Subjective assessment of recovery outcomes
The third key insight was that each participant had his or her own unique conceptualization of recovery, or ‘subjective outcome assessment’, as it was primarily based on their own personal assessment of their current state of health and well-being within the context of their broader lives. This assessment was influenced by both engagement and recovery of the self: participants who were highly engaged in the recovery process and described recovery of both the body and the self overwhelmingly reported more positive assessments of their outcomes. Highly engaged individuals tended to speak positively about their recovery, even if they faced ongoing challenges or permanent limitations. The act of engaging in the process of recovery appeared to contribute to a positive appraisal of their outcomes. In fact, some highly engaged participants had a very positive assessment of their outcomes despite persistent or permanent disabilities. The reason for a positive subjective outcome assessment despite incomplete recovery of the body appeared to relate to the recovery of the self.
Furthermore, recovery of a coherent sense of self was critical to a positive subjective outcome assessment. Participants frequently remarked positively about expectations for their recovery despite ongoing challenges, which contributed to one’s subjective outcome assessment (table 2; quotes 7 and 8). Participants were able to weave their current health status into their experience of the injury and their lives as a whole. Many expressed an overall appreciation for life, which greatly contributed to their subjective outcome assessment of their recovery (table 2; quote 9). Regardless of objective functional status, individuals whose sense of self was threatened by injury struggled to have a positive subjective outcome assessment of their recovery (table 2; quote 3).
Conceptual model for recovery
The impact injury and the subsequent recovery process have on the patient is highly variable and not entirely dependent on injury severity or resulting objective functional status. While some patients skillfully navigate the immediate injury and become highly engaged in the recovery process, others languish without a clear strategy for managing this critical time period. We observed that participants who were highly engaged in their recovery process tended to have a more positive assessment of their outcome regardless of their residual disability. Similarly, patients differed in both physical and psychological recovery from injury. While the physical recovery of the body’s form, functions, and abilities was important, we found that the recovery of a coherent sense of self was critically important for forming a positive assessment of one’s recovery and health outcomes.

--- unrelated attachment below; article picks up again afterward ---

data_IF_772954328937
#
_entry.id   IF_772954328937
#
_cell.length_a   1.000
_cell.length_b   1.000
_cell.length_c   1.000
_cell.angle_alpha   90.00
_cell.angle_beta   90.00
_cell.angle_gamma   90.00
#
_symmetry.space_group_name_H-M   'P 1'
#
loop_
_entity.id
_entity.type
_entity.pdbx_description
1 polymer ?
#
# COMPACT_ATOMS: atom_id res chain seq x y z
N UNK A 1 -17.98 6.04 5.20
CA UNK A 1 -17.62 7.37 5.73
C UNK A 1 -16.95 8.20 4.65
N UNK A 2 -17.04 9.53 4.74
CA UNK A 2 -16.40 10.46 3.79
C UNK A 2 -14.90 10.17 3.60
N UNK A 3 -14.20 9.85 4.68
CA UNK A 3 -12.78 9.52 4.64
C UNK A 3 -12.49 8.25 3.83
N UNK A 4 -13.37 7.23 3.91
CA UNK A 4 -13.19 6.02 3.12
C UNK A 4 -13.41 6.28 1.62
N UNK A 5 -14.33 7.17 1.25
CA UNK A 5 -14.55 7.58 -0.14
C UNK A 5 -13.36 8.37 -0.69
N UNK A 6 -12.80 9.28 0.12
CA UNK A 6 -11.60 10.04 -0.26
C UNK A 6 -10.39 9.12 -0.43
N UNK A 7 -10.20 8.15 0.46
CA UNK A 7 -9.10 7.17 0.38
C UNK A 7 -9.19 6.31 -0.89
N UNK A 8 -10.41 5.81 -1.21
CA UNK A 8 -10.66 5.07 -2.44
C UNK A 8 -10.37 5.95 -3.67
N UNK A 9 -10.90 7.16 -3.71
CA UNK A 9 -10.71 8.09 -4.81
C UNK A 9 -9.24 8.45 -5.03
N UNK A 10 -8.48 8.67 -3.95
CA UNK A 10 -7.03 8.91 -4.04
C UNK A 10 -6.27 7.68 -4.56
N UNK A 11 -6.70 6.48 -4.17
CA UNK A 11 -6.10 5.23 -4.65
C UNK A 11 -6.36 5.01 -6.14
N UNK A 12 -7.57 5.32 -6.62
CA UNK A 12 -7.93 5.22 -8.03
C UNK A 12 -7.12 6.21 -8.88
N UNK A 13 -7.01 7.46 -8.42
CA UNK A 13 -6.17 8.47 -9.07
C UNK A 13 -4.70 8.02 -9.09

This subjective assessment of one’s own status of recovery was critically important to nearly every participant interviewed in this study. It appeared to be influenced by the degree of engagement in the recovery process as well as the recovery of a coherent sense of self after injury. From these three key insights, we created a framework for a novel conceptual model of the post-injury recovery process (figure 1) that informed recovery.
Overall, we found three potential pathways through which our participants attempted to understand themselves after injury: participants able to integrate their traumatic experience into their self-concept; participants creating a new sense of self to reflect their injury; and participants who were unable to update their sense of self (figure 2). In the first pathway, participants successfully integrated their experience into their self-concept. Although their injury shaped how they thought about themselves and their place in the world, they were able to integrate the experiences into their self-concept, generally retaining their sense of self-coherence and identity. Many participants expressed that actions and milestones helped in this process (figure 2; quotes 10 and 11). This pathway was common for many middle-aged participants, who expressed difficulties grappling with concerns surrounding aging and mortality, which may have previously gone overlooked. These participants were tasked with integrating a newfound awareness of age and disability into their postinjury self-concept (figure 2; quote 12).
In the second pathway, participants crafted a new sense of self to reflect their injury. For these individuals, the consequences of their injuries affected their roles, values, identity and/or beliefs in ways that made it difficult or impossible to reclaim their previous sense of self, yet appeared successful in transcending their injuries in pursuit of finding a new and coherent sense of self. They acknowledged that recovery is a long-term, possibly lifelong process by taking ownership over their recovery and accepting ‘a new normal’ (figure 2; quotes 13 and 14).